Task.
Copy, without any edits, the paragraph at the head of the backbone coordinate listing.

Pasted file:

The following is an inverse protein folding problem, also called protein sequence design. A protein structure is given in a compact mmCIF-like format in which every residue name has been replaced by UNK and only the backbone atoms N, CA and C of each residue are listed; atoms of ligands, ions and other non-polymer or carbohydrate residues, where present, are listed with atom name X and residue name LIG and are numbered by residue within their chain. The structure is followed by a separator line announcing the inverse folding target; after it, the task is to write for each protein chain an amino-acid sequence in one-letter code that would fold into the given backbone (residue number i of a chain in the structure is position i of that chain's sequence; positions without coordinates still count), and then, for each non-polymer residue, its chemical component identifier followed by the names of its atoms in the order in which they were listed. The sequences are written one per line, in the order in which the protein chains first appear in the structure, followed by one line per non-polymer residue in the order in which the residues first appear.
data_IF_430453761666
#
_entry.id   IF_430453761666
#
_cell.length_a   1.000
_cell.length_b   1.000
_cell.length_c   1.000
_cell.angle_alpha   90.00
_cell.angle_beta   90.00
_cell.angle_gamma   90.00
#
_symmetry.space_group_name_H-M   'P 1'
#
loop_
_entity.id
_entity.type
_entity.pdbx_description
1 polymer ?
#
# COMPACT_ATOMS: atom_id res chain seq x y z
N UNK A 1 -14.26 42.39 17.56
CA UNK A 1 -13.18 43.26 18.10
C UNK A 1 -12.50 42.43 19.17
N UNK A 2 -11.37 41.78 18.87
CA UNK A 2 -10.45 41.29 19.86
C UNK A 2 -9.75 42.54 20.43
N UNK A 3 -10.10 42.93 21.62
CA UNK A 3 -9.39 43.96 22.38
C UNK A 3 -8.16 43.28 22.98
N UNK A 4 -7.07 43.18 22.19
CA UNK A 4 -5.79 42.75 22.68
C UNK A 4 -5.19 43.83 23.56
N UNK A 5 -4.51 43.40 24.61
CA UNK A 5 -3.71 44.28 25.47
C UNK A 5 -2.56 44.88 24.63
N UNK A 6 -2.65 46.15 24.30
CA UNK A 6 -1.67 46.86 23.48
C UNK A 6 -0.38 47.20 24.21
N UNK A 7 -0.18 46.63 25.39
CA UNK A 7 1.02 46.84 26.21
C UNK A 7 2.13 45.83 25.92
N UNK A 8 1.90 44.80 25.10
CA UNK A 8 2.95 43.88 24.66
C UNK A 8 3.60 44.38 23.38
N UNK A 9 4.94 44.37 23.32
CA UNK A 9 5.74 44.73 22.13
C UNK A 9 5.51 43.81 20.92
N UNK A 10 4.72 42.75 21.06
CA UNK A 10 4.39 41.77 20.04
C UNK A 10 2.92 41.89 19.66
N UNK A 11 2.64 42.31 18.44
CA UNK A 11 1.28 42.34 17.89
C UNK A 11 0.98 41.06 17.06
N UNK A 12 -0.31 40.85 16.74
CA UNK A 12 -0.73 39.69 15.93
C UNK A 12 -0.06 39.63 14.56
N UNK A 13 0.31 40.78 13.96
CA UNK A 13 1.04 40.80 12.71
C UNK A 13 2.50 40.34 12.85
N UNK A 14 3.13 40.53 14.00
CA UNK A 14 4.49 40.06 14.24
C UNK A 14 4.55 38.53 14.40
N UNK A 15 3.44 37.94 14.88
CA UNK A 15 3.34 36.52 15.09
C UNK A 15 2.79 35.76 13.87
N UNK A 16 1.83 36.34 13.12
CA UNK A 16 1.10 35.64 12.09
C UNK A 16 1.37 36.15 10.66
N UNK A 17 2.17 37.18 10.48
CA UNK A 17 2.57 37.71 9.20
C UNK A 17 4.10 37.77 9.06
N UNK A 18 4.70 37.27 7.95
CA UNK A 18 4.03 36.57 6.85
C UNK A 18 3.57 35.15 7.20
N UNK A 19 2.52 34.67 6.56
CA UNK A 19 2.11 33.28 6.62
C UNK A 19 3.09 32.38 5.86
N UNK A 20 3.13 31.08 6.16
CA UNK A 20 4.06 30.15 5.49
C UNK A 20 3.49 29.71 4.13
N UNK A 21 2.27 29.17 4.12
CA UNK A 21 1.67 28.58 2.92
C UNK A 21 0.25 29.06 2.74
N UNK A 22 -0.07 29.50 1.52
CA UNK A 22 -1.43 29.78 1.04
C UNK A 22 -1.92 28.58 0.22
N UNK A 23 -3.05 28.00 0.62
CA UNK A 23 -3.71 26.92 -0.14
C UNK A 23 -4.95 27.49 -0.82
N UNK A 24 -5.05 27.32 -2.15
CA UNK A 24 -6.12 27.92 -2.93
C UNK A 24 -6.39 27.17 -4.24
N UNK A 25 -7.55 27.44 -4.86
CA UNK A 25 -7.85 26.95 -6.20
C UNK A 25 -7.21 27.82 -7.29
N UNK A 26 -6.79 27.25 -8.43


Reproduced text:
The following is an inverse protein folding problem, also called protein sequence design. A protein structure is given in a compact mmCIF-like format in which every residue name has been replaced by UNK and only the backbone atoms N, CA and C of each residue are listed; atoms of ligands, ions and other non-polymer or carbohydrate residues, where present, are listed with atom name X and residue name LIG and are numbered by residue within their chain. The structure is followed by a separator line announcing the inverse folding target; after it, the task is to write for each protein chain an amino-acid sequence in one-letter code that would fold into the given backbone (residue number i of a chain in the structure is position i of that chain's sequence; positions without coordinates still count), and then, for each non-polymer residue, its chemical component identifier followed by the names of its atoms in the order in which they were listed. The sequences are written one per line, in the order in which the protein chains first appear in the structure, followed by one line per non-polymer residue in the order in which the residues first appear.